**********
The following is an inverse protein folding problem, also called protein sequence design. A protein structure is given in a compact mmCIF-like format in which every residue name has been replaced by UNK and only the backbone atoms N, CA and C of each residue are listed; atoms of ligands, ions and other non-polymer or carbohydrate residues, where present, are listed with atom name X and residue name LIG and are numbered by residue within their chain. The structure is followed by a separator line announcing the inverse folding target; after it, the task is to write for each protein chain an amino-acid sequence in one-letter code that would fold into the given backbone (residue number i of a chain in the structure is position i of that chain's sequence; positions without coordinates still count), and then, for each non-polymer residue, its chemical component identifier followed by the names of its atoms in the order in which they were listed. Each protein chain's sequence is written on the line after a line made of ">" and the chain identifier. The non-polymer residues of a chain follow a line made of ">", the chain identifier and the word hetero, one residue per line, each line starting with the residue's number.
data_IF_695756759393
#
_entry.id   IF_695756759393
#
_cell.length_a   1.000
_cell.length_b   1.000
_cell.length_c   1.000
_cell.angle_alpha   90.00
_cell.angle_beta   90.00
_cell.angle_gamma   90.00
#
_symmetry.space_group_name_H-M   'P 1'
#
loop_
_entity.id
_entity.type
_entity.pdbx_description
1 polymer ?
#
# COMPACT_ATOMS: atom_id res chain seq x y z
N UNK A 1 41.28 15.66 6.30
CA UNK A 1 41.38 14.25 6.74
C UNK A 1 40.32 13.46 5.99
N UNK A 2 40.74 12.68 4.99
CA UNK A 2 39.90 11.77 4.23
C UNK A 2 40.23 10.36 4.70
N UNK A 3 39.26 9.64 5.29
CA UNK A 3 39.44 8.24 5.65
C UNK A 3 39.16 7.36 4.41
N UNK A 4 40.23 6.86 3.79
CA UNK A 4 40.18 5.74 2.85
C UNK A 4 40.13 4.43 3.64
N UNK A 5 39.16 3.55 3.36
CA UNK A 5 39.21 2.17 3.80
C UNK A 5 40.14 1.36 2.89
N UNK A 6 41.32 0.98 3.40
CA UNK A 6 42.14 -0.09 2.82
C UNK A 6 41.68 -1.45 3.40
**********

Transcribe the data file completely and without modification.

The following is an inverse protein folding problem, also called protein sequence design. A protein structure is given in a compact mmCIF-like format in which every residue name has been replaced by UNK and only the backbone atoms N, CA and C of each residue are listed; atoms of ligands, ions and other non-polymer or carbohydrate residues, where present, are listed with atom name X and residue name LIG and are numbered by residue within their chain. The structure is followed by a separator line announcing the inverse folding target; after it, the task is to write for each protein chain an amino-acid sequence in one-letter code that would fold into the given backbone (residue number i of a chain in the structure is position i of that chain's sequence; positions without coordinates still count), and then, for each non-polymer residue, its chemical component identifier followed by the names of its atoms in the order in which they were listed. Each protein chain's sequence is written on the line after a line made of ">" and the chain identifier. The non-polymer residues of a chain follow a line made of ">", the chain identifier and the word hetero, one residue per line, each line starting with the residue's number.
data_IF_695756759393
#
_entry.id   IF_695756759393
#
_cell.length_a   1.000
_cell.length_b   1.000
_cell.length_c   1.000
_cell.angle_alpha   90.00
_cell.angle_beta   90.00
_cell.angle_gamma   90.00
#
_symmetry.space_group_name_H-M   'P 1'
#
loop_
_entity.id
_entity.type
_entity.pdbx_description
1 polymer ?
#
# COMPACT_ATOMS: atom_id res chain seq x y z
N UNK A 1 41.28 15.66 6.30
CA UNK A 1 41.38 14.25 6.74
C UNK A 1 40.32 13.46 5.99
N UNK A 2 40.74 12.68 4.99
CA UNK A 2 39.90 11.77 4.23
C UNK A 2 40.23 10.36 4.70
N UNK A 3 39.26 9.64 5.29
CA UNK A 3 39.44 8.24 5.65
C UNK A 3 39.16 7.36 4.41
N UNK A 4 40.23 6.86 3.79
CA UNK A 4 40.18 5.74 2.85
C UNK A 4 40.13 4.43 3.64
N UNK A 5 39.16 3.55 3.36
CA UNK A 5 39.21 2.17 3.80
C UNK A 5 40.14 1.36 2.89
N UNK A 6 41.32 0.98 3.40
CA UNK A 6 42.14 -0.09 2.82
C UNK A 6 41.68 -1.45 3.40